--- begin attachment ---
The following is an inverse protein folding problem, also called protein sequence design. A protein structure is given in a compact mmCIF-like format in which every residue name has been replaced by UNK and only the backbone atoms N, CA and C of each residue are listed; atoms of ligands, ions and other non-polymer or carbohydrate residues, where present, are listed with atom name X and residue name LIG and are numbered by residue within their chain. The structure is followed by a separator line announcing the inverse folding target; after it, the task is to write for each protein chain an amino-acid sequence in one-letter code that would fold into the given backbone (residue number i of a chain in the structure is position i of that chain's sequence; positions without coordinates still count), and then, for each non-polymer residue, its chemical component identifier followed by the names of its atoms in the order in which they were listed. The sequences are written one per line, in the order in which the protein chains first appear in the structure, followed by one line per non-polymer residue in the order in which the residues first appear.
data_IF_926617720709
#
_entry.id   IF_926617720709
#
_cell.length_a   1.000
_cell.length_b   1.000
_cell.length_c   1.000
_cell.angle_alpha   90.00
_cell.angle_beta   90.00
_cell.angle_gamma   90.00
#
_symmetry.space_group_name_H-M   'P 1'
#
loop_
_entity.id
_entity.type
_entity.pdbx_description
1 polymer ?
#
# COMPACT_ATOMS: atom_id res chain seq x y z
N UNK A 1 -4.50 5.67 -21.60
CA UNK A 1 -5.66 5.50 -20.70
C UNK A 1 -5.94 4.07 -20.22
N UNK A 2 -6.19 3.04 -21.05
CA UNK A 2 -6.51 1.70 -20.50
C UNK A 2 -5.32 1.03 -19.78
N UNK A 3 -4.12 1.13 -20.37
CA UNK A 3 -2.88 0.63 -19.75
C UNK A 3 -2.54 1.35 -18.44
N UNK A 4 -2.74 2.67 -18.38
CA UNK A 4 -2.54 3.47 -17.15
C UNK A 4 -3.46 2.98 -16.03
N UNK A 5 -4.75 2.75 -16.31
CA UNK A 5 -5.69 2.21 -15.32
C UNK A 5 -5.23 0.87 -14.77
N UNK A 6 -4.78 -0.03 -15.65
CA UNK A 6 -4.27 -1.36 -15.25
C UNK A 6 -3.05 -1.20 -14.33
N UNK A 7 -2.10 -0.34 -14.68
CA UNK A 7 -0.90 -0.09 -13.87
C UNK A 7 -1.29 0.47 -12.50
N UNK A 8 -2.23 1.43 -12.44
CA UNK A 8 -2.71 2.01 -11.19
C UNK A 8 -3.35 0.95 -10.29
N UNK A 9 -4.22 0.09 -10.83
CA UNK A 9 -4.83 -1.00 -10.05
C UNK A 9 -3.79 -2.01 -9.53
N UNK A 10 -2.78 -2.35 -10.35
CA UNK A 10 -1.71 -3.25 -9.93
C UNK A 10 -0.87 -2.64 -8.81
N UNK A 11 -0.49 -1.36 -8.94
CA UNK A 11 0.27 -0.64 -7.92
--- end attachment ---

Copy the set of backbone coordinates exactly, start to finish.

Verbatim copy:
The following is an inverse protein folding problem, also called protein sequence design. A protein structure is given in a compact mmCIF-like format in which every residue name has been replaced by UNK and only the backbone atoms N, CA and C of each residue are listed; atoms of ligands, ions and other non-polymer or carbohydrate residues, where present, are listed with atom name X and residue name LIG and are numbered by residue within their chain. The structure is followed by a separator line announcing the inverse folding target; after it, the task is to write for each protein chain an amino-acid sequence in one-letter code that would fold into the given backbone (residue number i of a chain in the structure is position i of that chain's sequence; positions without coordinates still count), and then, for each non-polymer residue, its chemical component identifier followed by the names of its atoms in the order in which they were listed. The sequences are written one per line, in the order in which the protein chains first appear in the structure, followed by one line per non-polymer residue in the order in which the residues first appear.
data_IF_926617720709
#
_entry.id   IF_926617720709
#
_cell.length_a   1.000
_cell.length_b   1.000
_cell.length_c   1.000
_cell.angle_alpha   90.00
_cell.angle_beta   90.00
_cell.angle_gamma   90.00
#
_symmetry.space_group_name_H-M   'P 1'
#
loop_
_entity.id
_entity.type
_entity.pdbx_description
1 polymer ?
#
# COMPACT_ATOMS: atom_id res chain seq x y z
N UNK A 1 -4.50 5.67 -21.60
CA UNK A 1 -5.66 5.50 -20.70
C UNK A 1 -5.94 4.07 -20.22
N UNK A 2 -6.19 3.04 -21.05
CA UNK A 2 -6.51 1.70 -20.50
C UNK A 2 -5.32 1.03 -19.78
N UNK A 3 -4.12 1.13 -20.37
CA UNK A 3 -2.88 0.63 -19.75
C UNK A 3 -2.54 1.35 -18.44
N UNK A 4 -2.74 2.67 -18.38
CA UNK A 4 -2.54 3.47 -17.15
C UNK A 4 -3.46 2.98 -16.03
N UNK A 5 -4.75 2.75 -16.31
CA UNK A 5 -5.69 2.21 -15.32
C UNK A 5 -5.23 0.87 -14.77
N UNK A 6 -4.78 -0.03 -15.65
CA UNK A 6 -4.27 -1.36 -15.25
C UNK A 6 -3.05 -1.20 -14.33
N UNK A 7 -2.10 -0.34 -14.68
CA UNK A 7 -0.90 -0.09 -13.87
C UNK A 7 -1.29 0.47 -12.50
N UNK A 8 -2.23 1.43 -12.44
CA UNK A 8 -2.71 2.01 -11.19
C UNK A 8 -3.35 0.95 -10.29
N UNK A 9 -4.22 0.09 -10.83
CA UNK A 9 -4.83 -1.00 -10.05
C UNK A 9 -3.79 -2.01 -9.53
N UNK A 10 -2.78 -2.35 -10.35
CA UNK A 10 -1.71 -3.25 -9.93
C UNK A 10 -0.87 -2.64 -8.81
N UNK A 11 -0.49 -1.36 -8.94
CA UNK A 11 0.27 -0.64 -7.92